(The Center Square) — The Walt Disney Company responded Monday to the state of Florida’s motion to get its lawsuit dismissed over what the company says is a violation of its free speech rights.
The court filing in the U.S. District Court for the Northern District of Florida says that Gov. Ron DeSantis “and his allies are engaged in an ongoing constitutional mutiny,” adding that the state openly rejects the First Amendment rule that a state cannot use official powers to punish opposing political views.
Disney’s lawyers say that not only is that “legally unsupported” but also un-American. The document then claims that Florida is committed to prescribing which political views are acceptable while punishing citizens who “cross the line.”
The dispute between the entertainment giant and the DeSantis administration began when Disney opposed the “Parental Rights in Education Act,” a bill that banned teachers in kindergarten through fourth grade from teaching students about gay and transgender issues.
Opponents dubbed it the “Don’t Say Gay” bill, and Disney publicly supported the opposition. Once that happened, Florida lawmakers began to undo Disney’s Reedy Creek Improvement District, established in 1967 to bring more tourism to the Sunshine State.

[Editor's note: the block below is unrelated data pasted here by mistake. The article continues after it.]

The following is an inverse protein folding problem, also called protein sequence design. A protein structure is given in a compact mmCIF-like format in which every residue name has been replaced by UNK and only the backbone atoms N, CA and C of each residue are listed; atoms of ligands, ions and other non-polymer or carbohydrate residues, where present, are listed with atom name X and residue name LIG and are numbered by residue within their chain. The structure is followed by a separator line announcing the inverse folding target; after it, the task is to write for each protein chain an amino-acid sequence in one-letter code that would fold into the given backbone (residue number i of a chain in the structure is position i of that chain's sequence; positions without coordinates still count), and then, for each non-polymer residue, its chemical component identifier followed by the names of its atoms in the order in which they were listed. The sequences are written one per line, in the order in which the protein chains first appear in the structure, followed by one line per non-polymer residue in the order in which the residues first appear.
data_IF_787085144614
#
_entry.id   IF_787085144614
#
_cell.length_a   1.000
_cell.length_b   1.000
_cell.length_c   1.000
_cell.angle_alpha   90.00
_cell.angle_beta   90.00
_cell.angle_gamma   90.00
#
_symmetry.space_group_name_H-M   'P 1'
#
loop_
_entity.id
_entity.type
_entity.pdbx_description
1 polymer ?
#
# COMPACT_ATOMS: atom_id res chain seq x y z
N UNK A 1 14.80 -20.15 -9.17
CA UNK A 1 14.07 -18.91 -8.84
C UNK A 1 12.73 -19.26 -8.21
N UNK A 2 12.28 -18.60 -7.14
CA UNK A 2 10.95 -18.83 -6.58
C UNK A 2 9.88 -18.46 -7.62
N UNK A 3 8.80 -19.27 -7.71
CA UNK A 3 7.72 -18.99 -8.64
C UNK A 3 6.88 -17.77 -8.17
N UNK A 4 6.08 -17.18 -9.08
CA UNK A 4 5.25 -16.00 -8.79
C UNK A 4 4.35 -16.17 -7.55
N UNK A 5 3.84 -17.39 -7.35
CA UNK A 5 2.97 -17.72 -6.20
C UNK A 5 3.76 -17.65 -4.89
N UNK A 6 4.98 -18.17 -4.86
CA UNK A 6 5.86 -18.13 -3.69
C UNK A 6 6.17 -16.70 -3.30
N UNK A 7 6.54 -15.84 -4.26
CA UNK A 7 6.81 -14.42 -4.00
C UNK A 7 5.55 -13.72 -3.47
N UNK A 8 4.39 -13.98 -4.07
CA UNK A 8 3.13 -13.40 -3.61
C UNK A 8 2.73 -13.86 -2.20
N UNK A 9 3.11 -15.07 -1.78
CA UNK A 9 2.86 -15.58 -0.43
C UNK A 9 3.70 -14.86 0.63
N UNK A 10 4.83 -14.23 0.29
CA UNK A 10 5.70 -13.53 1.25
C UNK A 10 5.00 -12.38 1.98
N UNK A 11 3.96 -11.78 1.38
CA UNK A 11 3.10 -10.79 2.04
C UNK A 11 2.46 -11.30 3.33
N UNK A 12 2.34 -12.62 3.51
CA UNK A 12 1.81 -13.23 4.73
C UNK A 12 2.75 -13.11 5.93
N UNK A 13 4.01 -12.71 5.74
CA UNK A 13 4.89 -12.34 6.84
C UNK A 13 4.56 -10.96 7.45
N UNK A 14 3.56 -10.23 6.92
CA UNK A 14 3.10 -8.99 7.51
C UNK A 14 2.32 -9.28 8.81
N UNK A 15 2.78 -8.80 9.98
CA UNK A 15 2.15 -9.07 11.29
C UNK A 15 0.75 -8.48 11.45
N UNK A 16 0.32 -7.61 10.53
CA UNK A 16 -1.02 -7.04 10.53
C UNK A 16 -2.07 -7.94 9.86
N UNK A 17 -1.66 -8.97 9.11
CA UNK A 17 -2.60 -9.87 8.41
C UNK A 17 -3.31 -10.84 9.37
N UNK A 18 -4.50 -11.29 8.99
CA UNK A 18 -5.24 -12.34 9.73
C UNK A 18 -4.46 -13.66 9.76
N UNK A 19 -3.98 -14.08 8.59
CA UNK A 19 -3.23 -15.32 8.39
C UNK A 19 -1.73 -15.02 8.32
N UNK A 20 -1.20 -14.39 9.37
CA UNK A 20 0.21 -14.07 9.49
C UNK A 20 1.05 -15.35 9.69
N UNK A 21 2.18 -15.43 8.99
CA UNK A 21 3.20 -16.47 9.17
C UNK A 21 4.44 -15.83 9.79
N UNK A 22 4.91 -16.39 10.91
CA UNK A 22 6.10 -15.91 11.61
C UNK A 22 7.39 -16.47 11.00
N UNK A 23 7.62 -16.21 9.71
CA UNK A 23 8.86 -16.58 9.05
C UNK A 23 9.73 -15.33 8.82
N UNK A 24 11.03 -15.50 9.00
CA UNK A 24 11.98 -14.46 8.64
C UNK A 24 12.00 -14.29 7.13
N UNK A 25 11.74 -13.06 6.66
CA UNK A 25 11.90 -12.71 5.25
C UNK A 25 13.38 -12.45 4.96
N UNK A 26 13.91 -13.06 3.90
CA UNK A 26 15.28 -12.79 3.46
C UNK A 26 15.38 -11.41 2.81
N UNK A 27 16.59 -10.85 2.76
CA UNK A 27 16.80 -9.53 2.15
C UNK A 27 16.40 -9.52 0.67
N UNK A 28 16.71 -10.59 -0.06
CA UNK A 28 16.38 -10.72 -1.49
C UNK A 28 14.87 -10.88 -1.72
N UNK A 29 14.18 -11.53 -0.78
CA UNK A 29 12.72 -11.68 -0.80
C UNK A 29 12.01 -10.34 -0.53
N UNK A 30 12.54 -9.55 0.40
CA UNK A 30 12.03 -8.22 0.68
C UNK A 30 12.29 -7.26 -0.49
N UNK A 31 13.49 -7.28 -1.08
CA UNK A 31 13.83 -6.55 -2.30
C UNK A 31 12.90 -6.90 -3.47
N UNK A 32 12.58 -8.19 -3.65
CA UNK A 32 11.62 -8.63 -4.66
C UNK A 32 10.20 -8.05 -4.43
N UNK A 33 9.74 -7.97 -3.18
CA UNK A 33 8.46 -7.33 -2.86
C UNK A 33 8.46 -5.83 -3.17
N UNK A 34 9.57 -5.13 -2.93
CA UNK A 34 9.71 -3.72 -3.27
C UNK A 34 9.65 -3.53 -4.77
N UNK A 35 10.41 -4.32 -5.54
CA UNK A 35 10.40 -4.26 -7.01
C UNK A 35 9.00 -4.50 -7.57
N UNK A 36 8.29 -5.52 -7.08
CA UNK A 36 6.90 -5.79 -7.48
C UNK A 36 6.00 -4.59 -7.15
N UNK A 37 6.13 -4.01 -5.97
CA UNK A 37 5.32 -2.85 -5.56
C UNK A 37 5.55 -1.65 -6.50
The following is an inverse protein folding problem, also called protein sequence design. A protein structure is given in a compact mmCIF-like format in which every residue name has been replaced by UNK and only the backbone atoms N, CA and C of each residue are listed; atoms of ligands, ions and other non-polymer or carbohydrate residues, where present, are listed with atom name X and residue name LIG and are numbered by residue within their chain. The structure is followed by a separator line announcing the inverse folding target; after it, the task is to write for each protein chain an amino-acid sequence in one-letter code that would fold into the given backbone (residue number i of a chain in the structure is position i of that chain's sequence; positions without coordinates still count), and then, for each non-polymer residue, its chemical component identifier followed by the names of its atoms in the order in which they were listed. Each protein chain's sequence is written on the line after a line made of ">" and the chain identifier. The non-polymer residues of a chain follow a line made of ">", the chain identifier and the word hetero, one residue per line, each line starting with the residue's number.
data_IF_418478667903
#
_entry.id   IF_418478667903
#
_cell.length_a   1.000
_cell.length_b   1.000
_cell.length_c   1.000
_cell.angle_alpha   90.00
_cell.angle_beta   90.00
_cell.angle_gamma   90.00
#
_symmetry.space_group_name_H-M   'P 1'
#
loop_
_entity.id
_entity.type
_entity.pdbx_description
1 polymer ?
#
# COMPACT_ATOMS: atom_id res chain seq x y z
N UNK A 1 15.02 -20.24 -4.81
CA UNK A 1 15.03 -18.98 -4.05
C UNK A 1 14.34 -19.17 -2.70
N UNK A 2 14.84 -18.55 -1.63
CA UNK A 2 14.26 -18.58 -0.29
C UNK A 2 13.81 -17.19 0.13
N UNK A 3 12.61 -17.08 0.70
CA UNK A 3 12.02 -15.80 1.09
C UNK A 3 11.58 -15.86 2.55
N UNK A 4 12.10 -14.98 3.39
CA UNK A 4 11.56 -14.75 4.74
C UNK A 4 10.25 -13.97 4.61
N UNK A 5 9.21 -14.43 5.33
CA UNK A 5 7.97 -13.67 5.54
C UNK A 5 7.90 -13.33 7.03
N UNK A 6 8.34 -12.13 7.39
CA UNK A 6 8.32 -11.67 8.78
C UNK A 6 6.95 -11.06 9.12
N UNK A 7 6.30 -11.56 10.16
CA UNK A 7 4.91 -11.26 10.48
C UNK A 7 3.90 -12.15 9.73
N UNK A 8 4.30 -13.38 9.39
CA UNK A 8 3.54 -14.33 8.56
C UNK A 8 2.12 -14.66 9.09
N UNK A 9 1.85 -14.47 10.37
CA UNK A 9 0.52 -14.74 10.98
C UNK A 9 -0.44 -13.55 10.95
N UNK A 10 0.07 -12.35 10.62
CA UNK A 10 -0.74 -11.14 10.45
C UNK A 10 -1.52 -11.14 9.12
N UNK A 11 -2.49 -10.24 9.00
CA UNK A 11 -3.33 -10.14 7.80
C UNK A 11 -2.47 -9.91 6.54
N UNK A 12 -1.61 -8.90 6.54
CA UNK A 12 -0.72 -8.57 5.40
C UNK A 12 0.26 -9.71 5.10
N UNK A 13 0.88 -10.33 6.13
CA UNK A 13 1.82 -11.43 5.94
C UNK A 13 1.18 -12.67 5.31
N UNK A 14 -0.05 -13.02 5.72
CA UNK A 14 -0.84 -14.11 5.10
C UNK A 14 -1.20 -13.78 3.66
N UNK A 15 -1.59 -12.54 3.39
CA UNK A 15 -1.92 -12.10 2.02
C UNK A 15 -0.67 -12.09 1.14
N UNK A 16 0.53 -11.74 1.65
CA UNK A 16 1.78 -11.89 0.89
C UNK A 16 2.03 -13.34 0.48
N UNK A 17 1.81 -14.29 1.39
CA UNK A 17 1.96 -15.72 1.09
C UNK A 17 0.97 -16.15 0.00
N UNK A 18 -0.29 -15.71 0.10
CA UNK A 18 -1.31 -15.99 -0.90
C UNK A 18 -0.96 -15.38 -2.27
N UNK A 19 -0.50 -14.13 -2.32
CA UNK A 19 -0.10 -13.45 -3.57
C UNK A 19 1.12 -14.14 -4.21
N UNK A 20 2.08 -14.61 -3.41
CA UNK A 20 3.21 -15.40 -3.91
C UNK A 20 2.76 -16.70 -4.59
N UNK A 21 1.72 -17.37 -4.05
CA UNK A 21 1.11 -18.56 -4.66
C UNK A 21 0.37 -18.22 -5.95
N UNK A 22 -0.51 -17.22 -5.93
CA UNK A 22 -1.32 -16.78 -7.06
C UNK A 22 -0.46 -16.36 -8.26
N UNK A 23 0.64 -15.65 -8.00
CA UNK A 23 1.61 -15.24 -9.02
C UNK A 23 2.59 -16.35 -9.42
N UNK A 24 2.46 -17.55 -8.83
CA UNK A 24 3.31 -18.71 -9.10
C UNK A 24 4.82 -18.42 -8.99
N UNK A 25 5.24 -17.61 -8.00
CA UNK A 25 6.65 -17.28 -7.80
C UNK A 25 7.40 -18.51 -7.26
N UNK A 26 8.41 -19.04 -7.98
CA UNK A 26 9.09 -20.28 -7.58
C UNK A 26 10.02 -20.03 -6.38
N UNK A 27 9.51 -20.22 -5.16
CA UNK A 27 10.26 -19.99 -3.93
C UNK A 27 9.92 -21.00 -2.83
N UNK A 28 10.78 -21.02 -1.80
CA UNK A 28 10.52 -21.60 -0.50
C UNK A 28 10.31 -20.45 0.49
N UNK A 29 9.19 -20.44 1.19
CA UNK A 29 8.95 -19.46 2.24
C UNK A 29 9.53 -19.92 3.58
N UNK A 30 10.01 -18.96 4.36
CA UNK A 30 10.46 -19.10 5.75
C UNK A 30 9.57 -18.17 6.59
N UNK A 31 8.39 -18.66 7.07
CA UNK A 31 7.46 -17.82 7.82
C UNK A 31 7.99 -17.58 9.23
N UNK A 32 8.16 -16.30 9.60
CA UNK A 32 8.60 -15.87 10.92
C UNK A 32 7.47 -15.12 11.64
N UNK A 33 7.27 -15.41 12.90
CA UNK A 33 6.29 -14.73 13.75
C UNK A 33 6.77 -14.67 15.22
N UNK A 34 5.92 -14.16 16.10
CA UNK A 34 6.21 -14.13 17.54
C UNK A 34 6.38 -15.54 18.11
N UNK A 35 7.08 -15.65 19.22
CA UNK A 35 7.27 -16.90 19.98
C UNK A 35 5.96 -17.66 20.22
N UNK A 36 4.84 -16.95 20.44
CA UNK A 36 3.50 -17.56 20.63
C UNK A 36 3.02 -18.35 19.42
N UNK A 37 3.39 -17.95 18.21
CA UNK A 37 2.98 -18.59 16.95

The district allowed Disney to exercise almost complete autonomy, allowing the company to self-govern. This included having power over development projects, roads, and taxes, with the district providing fire and emergency medical services and contracting with the Orange County Sheriff’s Office for police protection.
The district was renamed the Central Florida Tourism Oversight District, and DeSantis gained control of the district’s board and more than 25,000 acres of land.
Disney attorneys claim that “the Governor declared that the board would use its powers to antagonize Disney and undermine its interests,” stating that Florida would give preferential treatment to rival theme parks such as Universal or build a prison.
According to Disney, DeSantis and lawmakers are now seeking immunity for the retaliatory actions taken against the company. Attorneys also claimed that because the Legislature moved to dissolve the district so swiftly, problems arose, including shifting the liability of $1 billion in outstanding bond obligations belonging to Disney and Reedy Creek to the state.
Disney’s attorneys maintain that the company had engaged in free speech when commenting on HB 1557 and was punished for speaking out by eliminating its voting rights. A state receivership board was implemented to frustrate Disney’s development plans to “coerce” Disney and others into complying with the state’s “political orthodoxy.”
The state’s response to Disney’s filing is due on Nov. 9.